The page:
Secondary school students and other demonstrators are calling for another day of rallies on Wednesday, October 2, after police shot a protester using live ammunition the day before. Violent clashes broke out between security forces and protesters in multiple areas on Tuesday, October 1, as crowds gathered for a “day of grief” amid celebrations marking the 70th anniversary of the founding of the People's Republic of China. A police officer shot an 18-year-old student after the student had hit him with a metal rod in Tsuen Wan on Tuesday afternoon (local time). According to medical officials, the student is in critical condition but expected to survive. Hong Kong’s police commissioner said that the victim has been arrested for assaulting police and that an investigation into the shooting is ongoing, but from current video evidence the officer’s decision was “legal and reasonable.” As of Wednesday morning, it is unclear when or where any associated gatherings will be held.
Violence escalated throughout Monday, with protesters reportedly using corrosive fluids and petrol bombs against security forces, injuring multiple police officers and reporters. Protesters also started fires in Wong Tai Sin, Tsuen Wan, and Wan Chai, trashed MTR stations, and vandalized several locations associated with the Chinese government, including the pro-Beijing party Democratic Alliance branch office, Beijing-loyalist lawmakers' offices in Wong Tai Sin, and the government office in Sham Shui Po, which was petrol bombed around 20:30. Further escalation between demonstrators and security forces are likely in the coming hours.
A heightened security presence is likely across Hong Kong until the situation fully stabilizes. Severe transportation and business disruptions are to be expected in Hong Kong in the coming days as territory-wide strikes have been called through Monday, October 7.
On September 4, Chief Executive Carrie Lam announced the withdrawal of a controversial extradition bill, which would have allowed authorities in Hong Kong to extradite fugitives wanted in mainland China and other territories. The bill sparked mass protests up to 2 million people throughout Hong Kong since June 9. However, protest actions have continued since the government's announcement, as protesters' demands evolved into a wider pro-democracy movement, calling for government reforms and police accountability over violence.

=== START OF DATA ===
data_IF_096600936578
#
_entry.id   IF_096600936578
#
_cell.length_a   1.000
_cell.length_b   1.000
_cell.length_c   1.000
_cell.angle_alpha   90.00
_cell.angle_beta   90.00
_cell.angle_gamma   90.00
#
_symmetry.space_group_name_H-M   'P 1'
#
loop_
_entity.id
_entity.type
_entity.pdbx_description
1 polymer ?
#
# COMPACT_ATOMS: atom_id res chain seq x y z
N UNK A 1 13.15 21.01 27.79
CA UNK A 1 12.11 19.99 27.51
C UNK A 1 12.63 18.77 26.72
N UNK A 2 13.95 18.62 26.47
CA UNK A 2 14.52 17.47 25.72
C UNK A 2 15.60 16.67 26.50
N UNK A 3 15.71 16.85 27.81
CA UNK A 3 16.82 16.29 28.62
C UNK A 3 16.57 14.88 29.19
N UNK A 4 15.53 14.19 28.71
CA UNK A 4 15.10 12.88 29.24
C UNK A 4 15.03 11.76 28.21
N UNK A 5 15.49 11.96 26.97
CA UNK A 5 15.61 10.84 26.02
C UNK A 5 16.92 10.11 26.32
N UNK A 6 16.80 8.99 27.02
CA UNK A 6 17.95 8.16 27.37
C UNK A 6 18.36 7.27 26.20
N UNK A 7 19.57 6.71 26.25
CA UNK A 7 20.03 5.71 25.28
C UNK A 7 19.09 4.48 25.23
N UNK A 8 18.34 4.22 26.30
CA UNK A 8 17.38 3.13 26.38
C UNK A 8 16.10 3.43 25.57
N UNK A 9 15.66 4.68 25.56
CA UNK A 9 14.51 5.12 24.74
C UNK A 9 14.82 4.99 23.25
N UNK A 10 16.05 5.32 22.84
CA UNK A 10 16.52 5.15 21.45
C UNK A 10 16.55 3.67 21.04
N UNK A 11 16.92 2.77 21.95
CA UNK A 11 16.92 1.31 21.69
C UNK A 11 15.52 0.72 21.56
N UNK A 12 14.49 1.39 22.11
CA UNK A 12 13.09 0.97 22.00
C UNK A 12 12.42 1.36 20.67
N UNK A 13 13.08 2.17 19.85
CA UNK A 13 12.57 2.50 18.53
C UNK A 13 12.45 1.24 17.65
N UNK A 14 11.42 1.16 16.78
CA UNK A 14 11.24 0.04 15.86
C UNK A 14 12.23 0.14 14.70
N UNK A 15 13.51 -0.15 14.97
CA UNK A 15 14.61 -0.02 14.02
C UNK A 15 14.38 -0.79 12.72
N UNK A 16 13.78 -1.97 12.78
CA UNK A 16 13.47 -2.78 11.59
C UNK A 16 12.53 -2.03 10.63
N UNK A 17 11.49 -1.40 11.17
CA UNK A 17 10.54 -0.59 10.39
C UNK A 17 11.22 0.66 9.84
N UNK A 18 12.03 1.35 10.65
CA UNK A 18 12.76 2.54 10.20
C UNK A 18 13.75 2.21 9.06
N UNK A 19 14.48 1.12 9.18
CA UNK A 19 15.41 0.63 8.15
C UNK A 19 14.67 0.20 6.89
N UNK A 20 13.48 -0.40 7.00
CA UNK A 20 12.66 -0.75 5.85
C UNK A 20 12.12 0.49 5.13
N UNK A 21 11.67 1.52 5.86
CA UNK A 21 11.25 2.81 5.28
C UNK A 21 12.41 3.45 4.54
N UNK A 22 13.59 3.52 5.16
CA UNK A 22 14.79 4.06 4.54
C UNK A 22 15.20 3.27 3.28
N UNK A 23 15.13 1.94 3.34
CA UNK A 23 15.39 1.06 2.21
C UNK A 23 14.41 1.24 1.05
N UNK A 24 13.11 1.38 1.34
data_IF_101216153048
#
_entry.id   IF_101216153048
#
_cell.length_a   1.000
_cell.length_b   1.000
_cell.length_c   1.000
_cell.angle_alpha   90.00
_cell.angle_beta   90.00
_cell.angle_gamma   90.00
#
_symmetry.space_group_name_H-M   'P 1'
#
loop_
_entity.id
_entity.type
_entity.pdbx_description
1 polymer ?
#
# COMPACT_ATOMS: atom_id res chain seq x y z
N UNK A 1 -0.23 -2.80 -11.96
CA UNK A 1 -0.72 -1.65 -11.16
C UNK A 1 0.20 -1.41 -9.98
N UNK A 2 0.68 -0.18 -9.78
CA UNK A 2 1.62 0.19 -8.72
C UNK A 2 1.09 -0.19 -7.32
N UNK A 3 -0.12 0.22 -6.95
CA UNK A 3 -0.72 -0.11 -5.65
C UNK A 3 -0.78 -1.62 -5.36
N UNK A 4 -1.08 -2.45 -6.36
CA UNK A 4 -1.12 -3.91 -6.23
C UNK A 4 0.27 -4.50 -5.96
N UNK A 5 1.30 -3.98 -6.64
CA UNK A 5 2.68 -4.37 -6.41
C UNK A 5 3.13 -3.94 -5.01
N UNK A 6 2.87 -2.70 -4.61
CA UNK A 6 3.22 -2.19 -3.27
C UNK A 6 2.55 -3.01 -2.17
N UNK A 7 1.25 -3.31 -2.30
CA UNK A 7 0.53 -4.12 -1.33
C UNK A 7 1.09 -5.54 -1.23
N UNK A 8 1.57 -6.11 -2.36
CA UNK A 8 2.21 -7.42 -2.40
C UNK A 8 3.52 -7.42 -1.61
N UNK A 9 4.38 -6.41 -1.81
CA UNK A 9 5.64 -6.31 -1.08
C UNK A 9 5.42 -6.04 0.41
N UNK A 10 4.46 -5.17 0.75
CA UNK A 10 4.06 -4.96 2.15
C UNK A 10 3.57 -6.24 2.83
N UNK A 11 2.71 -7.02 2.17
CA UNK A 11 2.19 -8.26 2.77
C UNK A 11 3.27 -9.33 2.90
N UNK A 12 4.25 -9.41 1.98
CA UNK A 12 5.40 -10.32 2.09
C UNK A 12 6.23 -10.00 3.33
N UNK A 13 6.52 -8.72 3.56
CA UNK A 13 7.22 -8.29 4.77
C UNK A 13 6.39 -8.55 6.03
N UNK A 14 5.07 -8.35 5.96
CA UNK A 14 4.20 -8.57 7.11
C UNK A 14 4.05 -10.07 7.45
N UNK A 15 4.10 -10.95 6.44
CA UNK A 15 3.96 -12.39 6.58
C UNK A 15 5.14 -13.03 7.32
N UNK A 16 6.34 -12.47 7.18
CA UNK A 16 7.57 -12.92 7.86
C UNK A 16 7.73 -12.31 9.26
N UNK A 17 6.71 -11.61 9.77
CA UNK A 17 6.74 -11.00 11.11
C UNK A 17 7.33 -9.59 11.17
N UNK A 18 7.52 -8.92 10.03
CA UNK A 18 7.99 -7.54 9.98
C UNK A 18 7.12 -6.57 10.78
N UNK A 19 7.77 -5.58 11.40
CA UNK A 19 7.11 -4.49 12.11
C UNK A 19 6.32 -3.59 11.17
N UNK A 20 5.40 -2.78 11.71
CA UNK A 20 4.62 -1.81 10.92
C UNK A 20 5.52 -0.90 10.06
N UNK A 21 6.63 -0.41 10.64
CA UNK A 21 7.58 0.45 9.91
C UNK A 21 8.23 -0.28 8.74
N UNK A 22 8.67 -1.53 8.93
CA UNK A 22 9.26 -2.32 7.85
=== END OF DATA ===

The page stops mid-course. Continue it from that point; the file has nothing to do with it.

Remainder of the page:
Demonstrations have spread from Hong Kong Island to Kowloon and the New Territories in recent weeks and have also become increasingly violent. Activists have also accused the police of using unnecessary force in their attempts to disperse protesters.
The Chinese government doubled the number of mainland security troops deployed in Hong Kong during celebrations of the 70th anniversary of the founding of the People's Republic.
Individuals in Hong Kong are advised to monitor developments, avoid all protests and demonstrations, prepare for associated disruptions to transportation and business, budget additional time to reach Hong Kong International Airport (HKG), and adhere to all instructions issued by the local authorities and their home governments.
Individuals are also advised to avoid wearing black and white colors around protest zones or rallies as they are associated with protesters.
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